Digit Product. Topic: Number Theory. Level: AIME.

Problem: (1994 AIME - #5) Given a positive integer $n$, let $p(n)$ be the product of the non-zero digits of $n$. (If $n$ has only one digit, then $p(n)$ is equal to that digit.) Let


What is the largest prime factor of $S$?

Solution #1: At first glance, the product of the digits is really quite a nasty function... But some shrewd algebra skills can take it on without too much trouble.

Consider $p(k)$ for $ k = 1, 2, \ldots, 9 $.

We obviously get the values $ 1, 2, \ldots, 9 $. This sums to $ 45 $.

Consider $p(k)$ for $ k = d_1d_2 $, where the $d$'s are digits, for $ d_1 > 0 $ and $ d_2 = 0,1,2,\ldots,9 $.

It's easy to see that this gives $ d_1, 1 \cdot d_1, 2 \cdot d_1, \ldots, 9 \cdot d_1 $. This sums to $ d_1 \cdot (1+1+2+\cdots+9) = 46 \cdot d_1 $.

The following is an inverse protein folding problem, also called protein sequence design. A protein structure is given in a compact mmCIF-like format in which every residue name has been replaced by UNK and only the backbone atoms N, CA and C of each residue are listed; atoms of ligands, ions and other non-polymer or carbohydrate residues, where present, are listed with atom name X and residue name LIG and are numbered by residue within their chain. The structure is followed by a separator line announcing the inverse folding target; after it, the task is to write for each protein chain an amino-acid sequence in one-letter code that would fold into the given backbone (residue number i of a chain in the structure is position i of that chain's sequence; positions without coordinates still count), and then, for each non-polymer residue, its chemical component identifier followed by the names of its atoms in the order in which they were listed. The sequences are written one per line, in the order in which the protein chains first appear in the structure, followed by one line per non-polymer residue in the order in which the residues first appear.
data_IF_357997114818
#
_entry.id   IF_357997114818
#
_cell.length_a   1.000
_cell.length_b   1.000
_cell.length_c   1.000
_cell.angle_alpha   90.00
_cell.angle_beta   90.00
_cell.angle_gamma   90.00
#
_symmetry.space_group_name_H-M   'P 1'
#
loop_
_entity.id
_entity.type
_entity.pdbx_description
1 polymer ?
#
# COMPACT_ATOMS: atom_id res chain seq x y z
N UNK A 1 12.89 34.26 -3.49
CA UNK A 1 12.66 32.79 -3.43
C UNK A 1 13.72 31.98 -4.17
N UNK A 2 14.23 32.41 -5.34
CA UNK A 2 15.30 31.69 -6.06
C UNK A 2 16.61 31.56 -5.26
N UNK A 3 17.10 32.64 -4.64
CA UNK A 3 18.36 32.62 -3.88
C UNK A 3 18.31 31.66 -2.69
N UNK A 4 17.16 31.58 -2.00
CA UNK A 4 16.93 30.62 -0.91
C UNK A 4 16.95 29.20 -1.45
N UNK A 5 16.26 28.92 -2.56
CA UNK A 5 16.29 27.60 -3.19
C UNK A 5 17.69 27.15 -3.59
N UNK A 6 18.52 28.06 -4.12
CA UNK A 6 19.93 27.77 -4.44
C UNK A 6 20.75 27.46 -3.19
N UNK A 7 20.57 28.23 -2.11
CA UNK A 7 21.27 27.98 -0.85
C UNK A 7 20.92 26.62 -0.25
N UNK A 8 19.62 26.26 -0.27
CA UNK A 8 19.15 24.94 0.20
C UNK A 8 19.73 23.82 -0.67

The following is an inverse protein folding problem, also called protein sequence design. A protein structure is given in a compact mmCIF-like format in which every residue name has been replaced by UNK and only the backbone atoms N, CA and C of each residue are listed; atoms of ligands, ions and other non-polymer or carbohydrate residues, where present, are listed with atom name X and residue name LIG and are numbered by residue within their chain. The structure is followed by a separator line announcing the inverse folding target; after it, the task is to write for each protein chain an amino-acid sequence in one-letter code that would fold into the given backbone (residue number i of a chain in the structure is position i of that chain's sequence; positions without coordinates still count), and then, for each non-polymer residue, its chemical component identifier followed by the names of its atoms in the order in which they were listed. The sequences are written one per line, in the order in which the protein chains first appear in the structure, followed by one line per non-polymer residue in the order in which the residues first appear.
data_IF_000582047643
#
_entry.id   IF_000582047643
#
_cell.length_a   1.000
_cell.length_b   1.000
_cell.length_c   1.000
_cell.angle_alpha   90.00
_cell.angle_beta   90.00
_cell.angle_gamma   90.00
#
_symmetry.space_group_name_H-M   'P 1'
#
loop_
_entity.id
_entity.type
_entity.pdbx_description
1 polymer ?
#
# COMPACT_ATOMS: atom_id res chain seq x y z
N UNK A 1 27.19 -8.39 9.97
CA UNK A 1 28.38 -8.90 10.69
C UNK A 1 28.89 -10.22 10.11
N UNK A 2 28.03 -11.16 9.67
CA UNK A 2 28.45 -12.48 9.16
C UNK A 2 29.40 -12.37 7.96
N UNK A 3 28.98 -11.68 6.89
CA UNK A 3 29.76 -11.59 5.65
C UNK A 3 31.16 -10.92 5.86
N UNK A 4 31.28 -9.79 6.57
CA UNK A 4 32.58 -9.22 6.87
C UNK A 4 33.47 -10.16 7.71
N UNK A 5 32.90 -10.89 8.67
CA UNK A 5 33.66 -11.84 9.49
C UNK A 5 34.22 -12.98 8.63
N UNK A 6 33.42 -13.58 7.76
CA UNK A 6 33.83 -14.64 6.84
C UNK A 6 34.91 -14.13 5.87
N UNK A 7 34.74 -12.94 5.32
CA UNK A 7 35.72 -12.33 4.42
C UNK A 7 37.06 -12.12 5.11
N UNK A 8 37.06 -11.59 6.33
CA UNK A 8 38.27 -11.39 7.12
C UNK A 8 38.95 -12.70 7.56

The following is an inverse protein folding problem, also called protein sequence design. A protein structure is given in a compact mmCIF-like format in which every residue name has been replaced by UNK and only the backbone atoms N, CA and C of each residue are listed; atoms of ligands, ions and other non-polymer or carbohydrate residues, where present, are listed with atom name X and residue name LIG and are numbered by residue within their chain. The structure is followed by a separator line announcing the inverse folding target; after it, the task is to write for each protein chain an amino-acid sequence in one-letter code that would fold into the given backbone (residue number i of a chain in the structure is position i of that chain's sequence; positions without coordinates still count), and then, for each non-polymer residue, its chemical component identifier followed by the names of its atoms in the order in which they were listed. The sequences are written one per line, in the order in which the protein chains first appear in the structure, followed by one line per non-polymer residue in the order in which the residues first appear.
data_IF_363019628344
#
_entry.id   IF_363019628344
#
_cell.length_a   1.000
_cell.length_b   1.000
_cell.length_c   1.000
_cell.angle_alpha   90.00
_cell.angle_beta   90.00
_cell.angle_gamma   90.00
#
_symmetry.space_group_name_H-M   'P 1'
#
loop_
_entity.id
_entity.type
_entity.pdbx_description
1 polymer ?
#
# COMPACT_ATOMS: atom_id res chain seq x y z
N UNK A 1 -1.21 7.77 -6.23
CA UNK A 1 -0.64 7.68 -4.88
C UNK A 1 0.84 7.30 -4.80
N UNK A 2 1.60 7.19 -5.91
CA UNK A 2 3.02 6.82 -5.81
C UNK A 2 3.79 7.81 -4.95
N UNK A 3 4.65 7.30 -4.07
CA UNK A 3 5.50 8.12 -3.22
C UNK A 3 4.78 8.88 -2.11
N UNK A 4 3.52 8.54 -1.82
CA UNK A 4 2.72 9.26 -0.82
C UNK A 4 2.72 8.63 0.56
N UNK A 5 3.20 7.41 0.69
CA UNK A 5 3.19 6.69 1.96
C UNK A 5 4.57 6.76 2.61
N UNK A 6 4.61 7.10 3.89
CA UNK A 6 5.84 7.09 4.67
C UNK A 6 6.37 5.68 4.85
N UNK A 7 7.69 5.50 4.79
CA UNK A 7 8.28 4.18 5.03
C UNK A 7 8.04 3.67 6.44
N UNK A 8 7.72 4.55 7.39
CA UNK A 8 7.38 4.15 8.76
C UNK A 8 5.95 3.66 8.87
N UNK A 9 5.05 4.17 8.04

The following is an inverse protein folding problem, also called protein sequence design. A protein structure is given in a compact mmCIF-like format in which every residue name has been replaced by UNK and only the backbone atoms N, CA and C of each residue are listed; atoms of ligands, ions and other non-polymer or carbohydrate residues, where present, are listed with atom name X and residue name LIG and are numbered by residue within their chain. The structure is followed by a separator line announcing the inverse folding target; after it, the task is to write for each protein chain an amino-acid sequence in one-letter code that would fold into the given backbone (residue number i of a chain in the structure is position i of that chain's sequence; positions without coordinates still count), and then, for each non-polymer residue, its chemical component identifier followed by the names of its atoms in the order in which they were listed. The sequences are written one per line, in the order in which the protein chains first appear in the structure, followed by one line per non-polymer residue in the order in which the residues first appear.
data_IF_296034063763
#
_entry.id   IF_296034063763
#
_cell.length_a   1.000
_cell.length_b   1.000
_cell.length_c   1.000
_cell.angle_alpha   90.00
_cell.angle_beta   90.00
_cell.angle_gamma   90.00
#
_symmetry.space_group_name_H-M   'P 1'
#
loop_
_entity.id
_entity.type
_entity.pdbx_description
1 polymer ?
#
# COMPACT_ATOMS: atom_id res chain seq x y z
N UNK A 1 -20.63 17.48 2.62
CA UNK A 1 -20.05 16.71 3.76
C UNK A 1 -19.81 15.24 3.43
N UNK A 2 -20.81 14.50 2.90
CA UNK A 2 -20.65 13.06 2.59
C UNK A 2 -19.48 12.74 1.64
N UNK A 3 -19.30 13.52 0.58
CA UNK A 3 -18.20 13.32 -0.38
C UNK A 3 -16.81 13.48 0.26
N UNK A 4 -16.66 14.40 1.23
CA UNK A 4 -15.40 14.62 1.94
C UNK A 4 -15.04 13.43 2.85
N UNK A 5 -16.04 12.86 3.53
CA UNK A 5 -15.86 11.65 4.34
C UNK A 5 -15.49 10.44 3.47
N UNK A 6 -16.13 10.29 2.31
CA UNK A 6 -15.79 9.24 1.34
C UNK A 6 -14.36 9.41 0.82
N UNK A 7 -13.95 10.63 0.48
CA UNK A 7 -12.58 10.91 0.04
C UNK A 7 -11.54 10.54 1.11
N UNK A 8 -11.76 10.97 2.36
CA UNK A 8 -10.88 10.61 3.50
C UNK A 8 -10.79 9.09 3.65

Now take $ d_1 = 1,2, \cdots, 9 $ to get a sum of $ 46(1+2+\cdots+9) = 46(45) $.

Consider the $p(k)$ for $ k = d_1d_2d_3 $ for $ d_1 > 0 $ and both $ d_2 $ and $ d_3 $ ranging from $ 0 $ to $ 9 $.

For any fixed $ d_1 $, we just have $ d_2d_3 $ ranging, which we know to have value (assume $ 00 $ gives $ 1 $) $ (1+1+\cdots+9)(1+1+\cdots+9) = 46^2 $.

And since $ d_1 $ ranges from $ 1 $ to $ 9 $, we get $ (1+2+\cdots+9)(46^2) = 45 \cdot 46^2 $.

Whew. Now sum everything up to get $ 45+45 \cdot 46+45 \cdot 46^2 = 45(1+46+46^2) = 45(2163) = 45 \cdot 21 \cdot 103 $.

Therefore the largest prime divisor is $ 103 $. QED.


Comment: That was a rather brute force solution, but it doesn't take much time on the test and works out pretty well. The following solution is more clever, but takes a little longer to work out logically.